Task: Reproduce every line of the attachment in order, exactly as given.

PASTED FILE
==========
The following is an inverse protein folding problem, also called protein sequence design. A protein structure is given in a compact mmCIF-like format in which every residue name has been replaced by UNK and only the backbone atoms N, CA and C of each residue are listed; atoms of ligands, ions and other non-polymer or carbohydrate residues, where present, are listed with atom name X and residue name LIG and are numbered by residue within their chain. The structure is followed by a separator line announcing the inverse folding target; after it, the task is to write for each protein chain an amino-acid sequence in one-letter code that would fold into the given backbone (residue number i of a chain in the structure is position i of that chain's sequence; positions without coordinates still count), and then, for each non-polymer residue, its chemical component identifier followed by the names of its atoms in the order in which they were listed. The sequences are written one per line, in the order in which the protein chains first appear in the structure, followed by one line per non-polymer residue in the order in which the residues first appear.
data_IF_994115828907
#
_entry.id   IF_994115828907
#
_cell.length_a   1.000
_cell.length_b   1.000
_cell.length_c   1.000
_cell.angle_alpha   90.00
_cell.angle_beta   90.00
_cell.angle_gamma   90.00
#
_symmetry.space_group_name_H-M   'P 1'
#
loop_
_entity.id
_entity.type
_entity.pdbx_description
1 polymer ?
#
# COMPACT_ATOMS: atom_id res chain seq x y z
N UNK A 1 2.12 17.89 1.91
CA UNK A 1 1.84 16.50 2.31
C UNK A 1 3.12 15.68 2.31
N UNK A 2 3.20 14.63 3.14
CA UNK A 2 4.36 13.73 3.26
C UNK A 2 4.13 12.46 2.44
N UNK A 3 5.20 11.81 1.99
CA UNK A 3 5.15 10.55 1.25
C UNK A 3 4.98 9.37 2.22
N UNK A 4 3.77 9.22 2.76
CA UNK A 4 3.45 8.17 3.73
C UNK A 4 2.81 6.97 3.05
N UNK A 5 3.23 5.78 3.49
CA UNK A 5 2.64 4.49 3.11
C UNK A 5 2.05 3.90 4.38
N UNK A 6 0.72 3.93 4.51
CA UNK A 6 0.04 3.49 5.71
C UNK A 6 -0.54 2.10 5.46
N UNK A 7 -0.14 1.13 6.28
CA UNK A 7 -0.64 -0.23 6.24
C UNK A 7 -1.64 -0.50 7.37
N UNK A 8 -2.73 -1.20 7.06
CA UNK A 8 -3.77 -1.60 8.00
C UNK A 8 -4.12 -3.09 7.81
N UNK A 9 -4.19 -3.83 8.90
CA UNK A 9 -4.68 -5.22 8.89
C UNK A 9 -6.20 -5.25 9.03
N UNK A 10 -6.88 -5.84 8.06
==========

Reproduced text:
The following is an inverse protein folding problem, also called protein sequence design. A protein structure is given in a compact mmCIF-like format in which every residue name has been replaced by UNK and only the backbone atoms N, CA and C of each residue are listed; atoms of ligands, ions and other non-polymer or carbohydrate residues, where present, are listed with atom name X and residue name LIG and are numbered by residue within their chain. The structure is followed by a separator line announcing the inverse folding target; after it, the task is to write for each protein chain an amino-acid sequence in one-letter code that would fold into the given backbone (residue number i of a chain in the structure is position i of that chain's sequence; positions without coordinates still count), and then, for each non-polymer residue, its chemical component identifier followed by the names of its atoms in the order in which they were listed. The sequences are written one per line, in the order in which the protein chains first appear in the structure, followed by one line per non-polymer residue in the order in which the residues first appear.
data_IF_994115828907
#
_entry.id   IF_994115828907
#
_cell.length_a   1.000
_cell.length_b   1.000
_cell.length_c   1.000
_cell.angle_alpha   90.00
_cell.angle_beta   90.00
_cell.angle_gamma   90.00
#
_symmetry.space_group_name_H-M   'P 1'
#
loop_
_entity.id
_entity.type
_entity.pdbx_description
1 polymer ?
#
# COMPACT_ATOMS: atom_id res chain seq x y z
N UNK A 1 2.12 17.89 1.91
CA UNK A 1 1.84 16.50 2.31
C UNK A 1 3.12 15.68 2.31
N UNK A 2 3.20 14.63 3.14
CA UNK A 2 4.36 13.73 3.26
C UNK A 2 4.13 12.46 2.44
N UNK A 3 5.20 11.81 1.99
CA UNK A 3 5.15 10.55 1.25
C UNK A 3 4.98 9.37 2.22
N UNK A 4 3.77 9.22 2.76
CA UNK A 4 3.45 8.17 3.73
C UNK A 4 2.81 6.97 3.05
N UNK A 5 3.23 5.78 3.49
CA UNK A 5 2.64 4.49 3.11
C UNK A 5 2.05 3.90 4.38
N UNK A 6 0.72 3.93 4.51
CA UNK A 6 0.04 3.49 5.71
C UNK A 6 -0.54 2.10 5.46
N UNK A 7 -0.14 1.13 6.28
CA UNK A 7 -0.64 -0.23 6.24
C UNK A 7 -1.64 -0.50 7.37
N UNK A 8 -2.73 -1.20 7.06
CA UNK A 8 -3.77 -1.60 8.00
C UNK A 8 -4.12 -3.09 7.81
N UNK A 9 -4.19 -3.83 8.90
CA UNK A 9 -4.68 -5.22 8.89
C UNK A 9 -6.20 -5.25 9.03
N UNK A 10 -6.88 -5.84 8.06